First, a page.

SpaceX CEO Elon Musk explains Starship’s ‘transpiring’ steel heat shield in Q&A

BFR's booster (Super Heavy) and spaceship (Starship) separate shortly after launch. (SpaceX)

Speaking in a late-December 2018 interview with Popular Mechanics’ editor-in-chief, SpaceX CEO Elon Musk shared considerable insight into the thought processes that ultimately led him to – in his own words – “convince” his team that the company’s BFR rocket (now Starship and Super Heavy) should pivot from an advanced composite structure to a relatively common form of stainless steel.

Aside from steel’s relative ease of manipulation and affordability, Musk delved into the technical solution he arrived at for an advanced, ultra-reusable heat shield for Starship – build it out of steel and use water (or liquid methane) to wick reentry heat away.

Although there has been some successful experimental research done on “transpirational” heat shields (relying on the heat capacity of vaporizing liquids or gases to soak up thermal energy during orbital rocket reentries), Musk is by no means wrong when he says that a stainless steel sandwich-hulled spaceship regeneratively cooled by microscopic holes and liquid water or propellant “has never been proposed before”. While the basic concept probably arose somewhere over the last 50-100 years, it does not appear that any serious theoretical or experimental research has been conducted to explore transpiration-cooled metallic heat shields, where metallic thermal protection systems (TPS) are already fairly exotic and unproven in the realm of modern aerospace.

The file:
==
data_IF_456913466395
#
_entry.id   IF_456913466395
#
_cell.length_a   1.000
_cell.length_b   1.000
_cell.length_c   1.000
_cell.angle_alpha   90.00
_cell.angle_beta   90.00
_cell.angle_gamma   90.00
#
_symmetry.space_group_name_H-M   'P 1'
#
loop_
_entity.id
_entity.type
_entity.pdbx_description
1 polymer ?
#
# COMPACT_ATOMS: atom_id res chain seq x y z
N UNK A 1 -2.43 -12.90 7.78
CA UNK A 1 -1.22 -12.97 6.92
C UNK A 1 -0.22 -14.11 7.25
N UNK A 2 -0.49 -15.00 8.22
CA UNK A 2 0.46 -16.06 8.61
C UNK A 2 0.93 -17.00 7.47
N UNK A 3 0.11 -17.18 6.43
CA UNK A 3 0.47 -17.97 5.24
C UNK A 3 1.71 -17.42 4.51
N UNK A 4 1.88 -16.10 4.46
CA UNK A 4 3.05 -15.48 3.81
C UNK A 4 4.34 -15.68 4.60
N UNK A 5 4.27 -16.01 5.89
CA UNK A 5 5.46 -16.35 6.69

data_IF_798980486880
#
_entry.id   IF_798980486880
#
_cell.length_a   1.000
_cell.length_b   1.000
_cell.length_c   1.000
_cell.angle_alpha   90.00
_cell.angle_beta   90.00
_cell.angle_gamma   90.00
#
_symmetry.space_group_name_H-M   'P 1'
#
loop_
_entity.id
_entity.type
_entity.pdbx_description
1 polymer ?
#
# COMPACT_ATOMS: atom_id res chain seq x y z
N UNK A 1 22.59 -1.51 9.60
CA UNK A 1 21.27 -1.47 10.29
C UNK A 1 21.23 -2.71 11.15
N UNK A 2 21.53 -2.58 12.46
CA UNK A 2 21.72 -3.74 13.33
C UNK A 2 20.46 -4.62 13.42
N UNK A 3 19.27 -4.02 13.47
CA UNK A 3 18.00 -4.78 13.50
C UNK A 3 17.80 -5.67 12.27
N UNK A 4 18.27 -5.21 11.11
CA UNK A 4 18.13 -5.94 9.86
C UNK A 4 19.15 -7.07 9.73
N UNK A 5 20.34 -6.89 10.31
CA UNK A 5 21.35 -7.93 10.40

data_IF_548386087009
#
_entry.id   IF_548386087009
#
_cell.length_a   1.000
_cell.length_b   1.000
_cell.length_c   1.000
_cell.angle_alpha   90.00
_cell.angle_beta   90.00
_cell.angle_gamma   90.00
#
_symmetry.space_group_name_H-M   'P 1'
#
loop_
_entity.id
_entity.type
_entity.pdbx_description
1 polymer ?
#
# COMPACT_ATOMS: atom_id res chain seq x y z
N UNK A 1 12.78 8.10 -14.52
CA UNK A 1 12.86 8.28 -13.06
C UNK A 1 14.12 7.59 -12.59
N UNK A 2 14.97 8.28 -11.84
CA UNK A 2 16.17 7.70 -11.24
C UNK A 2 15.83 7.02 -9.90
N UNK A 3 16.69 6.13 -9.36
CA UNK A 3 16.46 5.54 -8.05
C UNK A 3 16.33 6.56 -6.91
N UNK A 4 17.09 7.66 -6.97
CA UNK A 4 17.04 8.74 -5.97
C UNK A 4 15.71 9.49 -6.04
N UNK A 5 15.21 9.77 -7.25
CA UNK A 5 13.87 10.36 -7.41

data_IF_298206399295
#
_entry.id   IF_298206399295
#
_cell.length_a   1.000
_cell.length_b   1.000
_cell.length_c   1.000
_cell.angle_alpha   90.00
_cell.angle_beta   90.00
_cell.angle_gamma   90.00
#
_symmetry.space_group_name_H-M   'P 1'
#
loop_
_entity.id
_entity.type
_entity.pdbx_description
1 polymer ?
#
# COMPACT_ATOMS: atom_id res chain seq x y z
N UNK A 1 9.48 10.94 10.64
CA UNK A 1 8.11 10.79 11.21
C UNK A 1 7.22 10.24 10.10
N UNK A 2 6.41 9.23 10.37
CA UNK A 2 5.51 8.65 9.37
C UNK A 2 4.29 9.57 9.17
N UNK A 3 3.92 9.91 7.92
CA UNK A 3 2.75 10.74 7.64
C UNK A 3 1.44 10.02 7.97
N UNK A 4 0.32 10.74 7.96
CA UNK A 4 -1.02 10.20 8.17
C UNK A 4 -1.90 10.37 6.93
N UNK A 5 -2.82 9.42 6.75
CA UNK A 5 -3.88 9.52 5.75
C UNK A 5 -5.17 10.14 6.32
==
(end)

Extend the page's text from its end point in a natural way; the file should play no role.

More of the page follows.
“Very easy to work with steel. Oh, and I forgot to mention: [SpaceX’s high-quality] carbon fiber is $135 a kilogram, 35 percent scrap, so you’re starting to approach almost $200 a kilogram. [301] steel is $3 a kilogram.” – Elon Musk

While Musk’s solution could dramatically simplify what is needed for Starship’s high-performance heat shield, a stainless steel sandwich on half of Starship offers another huge benefit: the spacecraft can still gain many of the mass ratio benefits of stainless steel balloon tanks (metal tanks so thin that they collapse without positive pressure) while retaining structural rigidity even when depressurized. At the end of the day, Musk very well might be correct when he states that a stainless steel Starship can ultimately be more mass-efficient (“lighter”) than a Starship built out of advanced carbon composites, a characteristic he rightly describes as “counterintuitive”.